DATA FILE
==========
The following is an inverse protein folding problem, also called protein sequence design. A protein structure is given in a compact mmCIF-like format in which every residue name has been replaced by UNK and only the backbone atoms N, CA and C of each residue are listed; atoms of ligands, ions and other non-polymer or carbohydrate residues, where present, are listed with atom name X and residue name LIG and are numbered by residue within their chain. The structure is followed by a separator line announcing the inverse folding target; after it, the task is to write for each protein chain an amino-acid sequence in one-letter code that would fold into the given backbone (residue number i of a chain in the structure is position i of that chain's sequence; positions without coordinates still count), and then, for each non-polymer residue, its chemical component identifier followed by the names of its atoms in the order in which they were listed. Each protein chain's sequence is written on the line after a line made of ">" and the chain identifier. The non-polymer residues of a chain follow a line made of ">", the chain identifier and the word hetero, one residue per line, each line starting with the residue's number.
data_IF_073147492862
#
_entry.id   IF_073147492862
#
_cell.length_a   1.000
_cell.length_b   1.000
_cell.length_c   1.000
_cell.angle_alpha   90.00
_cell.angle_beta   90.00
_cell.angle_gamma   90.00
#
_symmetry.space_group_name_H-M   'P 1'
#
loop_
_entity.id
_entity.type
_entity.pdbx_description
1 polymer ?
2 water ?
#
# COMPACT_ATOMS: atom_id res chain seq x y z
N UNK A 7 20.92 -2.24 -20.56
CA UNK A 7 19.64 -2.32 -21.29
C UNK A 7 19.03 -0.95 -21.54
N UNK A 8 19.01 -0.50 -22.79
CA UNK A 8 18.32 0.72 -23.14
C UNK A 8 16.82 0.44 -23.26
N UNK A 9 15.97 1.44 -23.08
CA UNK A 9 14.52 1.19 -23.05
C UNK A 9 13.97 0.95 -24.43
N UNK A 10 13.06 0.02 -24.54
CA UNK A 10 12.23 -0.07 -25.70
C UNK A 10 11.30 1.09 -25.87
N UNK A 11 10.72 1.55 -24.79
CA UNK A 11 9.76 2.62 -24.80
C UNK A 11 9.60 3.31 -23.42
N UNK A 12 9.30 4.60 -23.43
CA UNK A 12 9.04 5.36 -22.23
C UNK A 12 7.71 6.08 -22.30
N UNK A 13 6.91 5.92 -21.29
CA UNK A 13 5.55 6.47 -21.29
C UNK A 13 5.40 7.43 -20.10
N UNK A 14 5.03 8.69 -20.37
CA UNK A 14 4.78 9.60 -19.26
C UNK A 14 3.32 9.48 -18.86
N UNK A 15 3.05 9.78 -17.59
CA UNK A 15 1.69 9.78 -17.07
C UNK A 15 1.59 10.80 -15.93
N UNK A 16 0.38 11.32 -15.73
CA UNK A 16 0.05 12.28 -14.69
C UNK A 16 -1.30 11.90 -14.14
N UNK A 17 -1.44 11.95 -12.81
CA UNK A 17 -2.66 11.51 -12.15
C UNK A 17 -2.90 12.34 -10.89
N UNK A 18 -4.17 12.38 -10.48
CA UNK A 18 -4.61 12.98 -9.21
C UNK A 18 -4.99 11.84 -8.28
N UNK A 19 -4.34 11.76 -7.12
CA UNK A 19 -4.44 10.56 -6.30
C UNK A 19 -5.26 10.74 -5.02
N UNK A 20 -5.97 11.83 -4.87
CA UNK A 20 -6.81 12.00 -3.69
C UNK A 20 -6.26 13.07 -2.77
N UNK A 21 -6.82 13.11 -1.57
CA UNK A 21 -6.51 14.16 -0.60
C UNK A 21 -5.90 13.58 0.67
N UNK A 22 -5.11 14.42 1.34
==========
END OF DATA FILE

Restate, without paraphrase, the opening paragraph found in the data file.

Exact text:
The following is an inverse protein folding problem, also called protein sequence design. A protein structure is given in a compact mmCIF-like format in which every residue name has been replaced by UNK and only the backbone atoms N, CA and C of each residue are listed; atoms of ligands, ions and other non-polymer or carbohydrate residues, where present, are listed with atom name X and residue name LIG and are numbered by residue within their chain. The structure is followed by a separator line announcing the inverse folding target; after it, the task is to write for each protein chain an amino-acid sequence in one-letter code that would fold into the given backbone (residue number i of a chain in the structure is position i of that chain's sequence; positions without coordinates still count), and then, for each non-polymer residue, its chemical component identifier followed by the names of its atoms in the order in which they were listed. Each protein chain's sequence is written on the line after a line made of ">" and the chain identifier. The non-polymer residues of a chain follow a line made of ">", the chain identifier and the word hetero, one residue per line, each line starting with the residue's number.